Contributing to research on the nature and challenges of gender mainstreaming in international development organisations, this paper focuses on the challenges and opportunities for feminists working as women’s rights and gender equality specialists in the United Nations (UN). From her prior experience as a policy practitioner and a bureaucrat in large international organisations, Rosalind Eyben knows how feminist bureaucrats have difficulties communicating their experiences. Given this, she organised a participatory action research project to provide a safe space for feminists from head offices of multilateral organisations, government aid agencies and international non-governmental organisations (INGOs) to reflect upon and improve their practice. This paper presents the accounts of two participants, both from a UN perspective.
The first part is by Joanne Sandler, who analyses the experience of feminists struggling with institutional sexism in the UN, and discusses hopeful pathways to achieve gender equality. She tells the story of the, “unusual confluence of events” that enabled the creation of the UN Entity for Gender Equality and the Empowerment of Women (UN Women), She calls its establishment a victory for women’s rights advocates and a step forward for UN reform; however, she observes the new organisation to be embedded in an unchanged patriarchal and elitist structure. According to her, “That is part of the work that must be taken up by UN Women, with close vigilance from women’s networks worldwide,” which played a fundamental role in calling for its creation.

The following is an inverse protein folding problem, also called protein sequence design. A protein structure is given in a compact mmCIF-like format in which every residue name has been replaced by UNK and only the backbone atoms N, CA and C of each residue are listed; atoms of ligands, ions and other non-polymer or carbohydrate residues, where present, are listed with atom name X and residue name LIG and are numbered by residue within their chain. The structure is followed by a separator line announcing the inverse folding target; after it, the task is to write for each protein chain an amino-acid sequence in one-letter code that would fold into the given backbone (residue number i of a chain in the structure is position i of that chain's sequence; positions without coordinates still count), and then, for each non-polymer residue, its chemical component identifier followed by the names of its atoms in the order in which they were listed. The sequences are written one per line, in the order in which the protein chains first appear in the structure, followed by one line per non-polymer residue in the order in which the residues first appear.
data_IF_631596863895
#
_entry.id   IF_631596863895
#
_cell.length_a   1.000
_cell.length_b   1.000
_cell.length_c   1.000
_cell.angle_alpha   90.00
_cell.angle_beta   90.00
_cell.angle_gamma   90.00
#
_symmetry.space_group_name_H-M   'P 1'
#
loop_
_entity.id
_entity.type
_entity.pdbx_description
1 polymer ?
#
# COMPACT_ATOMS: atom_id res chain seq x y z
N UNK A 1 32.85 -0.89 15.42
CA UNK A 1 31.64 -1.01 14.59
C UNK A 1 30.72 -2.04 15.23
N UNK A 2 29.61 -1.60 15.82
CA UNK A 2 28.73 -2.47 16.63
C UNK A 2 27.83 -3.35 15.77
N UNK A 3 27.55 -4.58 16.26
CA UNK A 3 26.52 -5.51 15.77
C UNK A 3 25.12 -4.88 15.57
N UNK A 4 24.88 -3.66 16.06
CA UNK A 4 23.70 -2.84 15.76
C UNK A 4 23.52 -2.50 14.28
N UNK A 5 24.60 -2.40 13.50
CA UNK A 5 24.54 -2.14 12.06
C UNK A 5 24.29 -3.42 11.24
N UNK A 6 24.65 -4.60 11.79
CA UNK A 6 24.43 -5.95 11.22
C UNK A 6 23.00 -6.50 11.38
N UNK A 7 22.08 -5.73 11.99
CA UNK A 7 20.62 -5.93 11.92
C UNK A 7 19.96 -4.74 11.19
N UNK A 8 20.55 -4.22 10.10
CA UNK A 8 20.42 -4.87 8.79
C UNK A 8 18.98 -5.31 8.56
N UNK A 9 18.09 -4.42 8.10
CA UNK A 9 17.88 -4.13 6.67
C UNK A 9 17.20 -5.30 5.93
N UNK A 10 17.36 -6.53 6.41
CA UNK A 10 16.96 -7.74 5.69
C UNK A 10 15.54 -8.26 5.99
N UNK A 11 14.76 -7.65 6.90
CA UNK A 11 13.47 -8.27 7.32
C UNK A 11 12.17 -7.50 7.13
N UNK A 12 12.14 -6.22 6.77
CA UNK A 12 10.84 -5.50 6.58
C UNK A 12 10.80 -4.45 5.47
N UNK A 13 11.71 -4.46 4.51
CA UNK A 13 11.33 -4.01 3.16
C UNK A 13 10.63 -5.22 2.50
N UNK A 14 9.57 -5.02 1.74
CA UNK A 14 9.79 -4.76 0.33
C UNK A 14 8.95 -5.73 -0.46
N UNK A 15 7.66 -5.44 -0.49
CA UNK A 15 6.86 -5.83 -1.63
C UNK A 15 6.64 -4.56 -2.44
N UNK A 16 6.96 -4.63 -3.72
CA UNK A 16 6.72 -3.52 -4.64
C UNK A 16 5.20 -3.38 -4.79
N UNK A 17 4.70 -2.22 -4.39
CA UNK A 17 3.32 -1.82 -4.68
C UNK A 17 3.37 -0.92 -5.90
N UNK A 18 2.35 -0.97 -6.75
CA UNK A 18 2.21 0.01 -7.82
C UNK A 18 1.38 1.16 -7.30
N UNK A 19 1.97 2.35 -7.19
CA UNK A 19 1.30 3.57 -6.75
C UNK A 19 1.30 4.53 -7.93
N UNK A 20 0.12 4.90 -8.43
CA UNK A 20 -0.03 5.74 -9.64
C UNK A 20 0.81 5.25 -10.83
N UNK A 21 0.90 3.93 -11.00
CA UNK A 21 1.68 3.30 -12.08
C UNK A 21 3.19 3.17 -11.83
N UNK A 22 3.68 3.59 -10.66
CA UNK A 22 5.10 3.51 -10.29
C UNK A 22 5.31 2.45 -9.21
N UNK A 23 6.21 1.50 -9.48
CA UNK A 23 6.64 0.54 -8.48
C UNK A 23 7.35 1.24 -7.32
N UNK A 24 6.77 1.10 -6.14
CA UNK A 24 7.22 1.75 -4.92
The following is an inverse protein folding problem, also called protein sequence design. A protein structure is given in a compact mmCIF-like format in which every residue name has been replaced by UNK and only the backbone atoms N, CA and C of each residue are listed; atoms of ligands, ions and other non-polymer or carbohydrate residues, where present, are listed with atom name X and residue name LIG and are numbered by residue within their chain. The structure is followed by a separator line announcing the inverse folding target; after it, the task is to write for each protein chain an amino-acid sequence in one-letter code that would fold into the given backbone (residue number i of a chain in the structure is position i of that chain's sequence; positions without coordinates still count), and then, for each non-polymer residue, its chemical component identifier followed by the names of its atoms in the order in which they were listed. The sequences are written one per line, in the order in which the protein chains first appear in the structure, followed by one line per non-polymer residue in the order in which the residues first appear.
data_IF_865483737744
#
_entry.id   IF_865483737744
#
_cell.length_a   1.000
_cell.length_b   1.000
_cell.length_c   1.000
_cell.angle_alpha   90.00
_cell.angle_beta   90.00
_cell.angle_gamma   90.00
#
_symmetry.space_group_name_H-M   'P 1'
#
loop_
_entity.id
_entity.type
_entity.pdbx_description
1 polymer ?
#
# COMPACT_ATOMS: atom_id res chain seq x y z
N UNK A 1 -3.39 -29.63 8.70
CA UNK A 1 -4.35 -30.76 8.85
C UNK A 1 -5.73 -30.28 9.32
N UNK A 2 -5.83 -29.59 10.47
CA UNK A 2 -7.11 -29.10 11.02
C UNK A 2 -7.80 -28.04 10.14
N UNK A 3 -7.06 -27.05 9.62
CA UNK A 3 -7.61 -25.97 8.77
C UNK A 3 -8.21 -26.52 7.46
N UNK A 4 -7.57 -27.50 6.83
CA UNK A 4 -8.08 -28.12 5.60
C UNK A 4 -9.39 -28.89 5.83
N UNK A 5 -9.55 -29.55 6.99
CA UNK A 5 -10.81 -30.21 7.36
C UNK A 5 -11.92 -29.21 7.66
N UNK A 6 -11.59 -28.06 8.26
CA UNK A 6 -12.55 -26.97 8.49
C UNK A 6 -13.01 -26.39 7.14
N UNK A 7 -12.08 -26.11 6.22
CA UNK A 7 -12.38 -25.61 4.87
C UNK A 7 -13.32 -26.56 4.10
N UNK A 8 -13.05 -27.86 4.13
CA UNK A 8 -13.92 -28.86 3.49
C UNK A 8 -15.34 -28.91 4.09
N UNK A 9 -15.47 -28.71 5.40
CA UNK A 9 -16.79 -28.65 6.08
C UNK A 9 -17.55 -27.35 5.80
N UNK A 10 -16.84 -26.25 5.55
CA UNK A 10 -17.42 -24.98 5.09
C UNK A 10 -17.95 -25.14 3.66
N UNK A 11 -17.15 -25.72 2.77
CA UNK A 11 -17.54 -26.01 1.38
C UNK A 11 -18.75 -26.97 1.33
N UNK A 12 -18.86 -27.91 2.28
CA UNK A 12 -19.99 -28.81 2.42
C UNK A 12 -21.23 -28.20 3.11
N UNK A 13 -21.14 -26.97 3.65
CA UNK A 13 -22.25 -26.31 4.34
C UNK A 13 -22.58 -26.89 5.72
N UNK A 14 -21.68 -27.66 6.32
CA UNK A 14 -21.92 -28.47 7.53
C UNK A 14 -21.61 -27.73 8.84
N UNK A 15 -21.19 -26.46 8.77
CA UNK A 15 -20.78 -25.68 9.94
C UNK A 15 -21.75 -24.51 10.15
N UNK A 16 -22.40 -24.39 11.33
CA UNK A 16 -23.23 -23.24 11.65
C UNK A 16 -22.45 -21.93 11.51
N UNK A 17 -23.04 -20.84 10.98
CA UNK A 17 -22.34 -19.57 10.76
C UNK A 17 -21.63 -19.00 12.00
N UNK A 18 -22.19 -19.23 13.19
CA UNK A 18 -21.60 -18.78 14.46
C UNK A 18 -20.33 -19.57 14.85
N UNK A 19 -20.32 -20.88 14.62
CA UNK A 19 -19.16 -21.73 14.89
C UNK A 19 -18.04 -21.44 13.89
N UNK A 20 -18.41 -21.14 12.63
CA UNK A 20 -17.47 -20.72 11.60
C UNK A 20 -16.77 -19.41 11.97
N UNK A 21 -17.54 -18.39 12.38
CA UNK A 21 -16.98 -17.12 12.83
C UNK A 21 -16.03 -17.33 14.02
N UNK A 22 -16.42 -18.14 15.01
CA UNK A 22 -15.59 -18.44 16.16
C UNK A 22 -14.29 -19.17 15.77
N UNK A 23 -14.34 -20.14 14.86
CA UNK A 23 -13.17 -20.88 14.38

In the second part, Aruna Rao describes how cross-agency UN Gender Theme Groups (GTGs) worked together through a process of reflexive inquiry to strengthen the gender equality programming of three UN Country Teams – Morocco, Albania and Nepal. Explaining the particular circumstances of each country, she examines: a large Spanish MDG-funded programme in Morocco involving multiple stakeholders; actualising gender equality in Nepal as an outcome in the UN development framework; and working in Albania in a One UN context. She highlights the environment of institutional discrimination, and importance of inter-organisational co-operation between gender equality staff in UN agencies. She recommends an enabling environment for GTGs to organise and develop joint solidarity strategies with government and the women’s movement.
Another paper from this participatory action research project, focusing on international non-governmental organisations (INGOs) can be accessed at: http://www.ids.ac.uk/files/dmfile/Wp396.pdf
Authors: Ines Smyth and Laura Turquet with preface by Rosalind Eyben
Date: July 2012
Title: ‘Strategies of feminist bureaucrats: perspective from International NGOs’
Publisher: Institute of Development Studies
Series: IDS Working Paper 396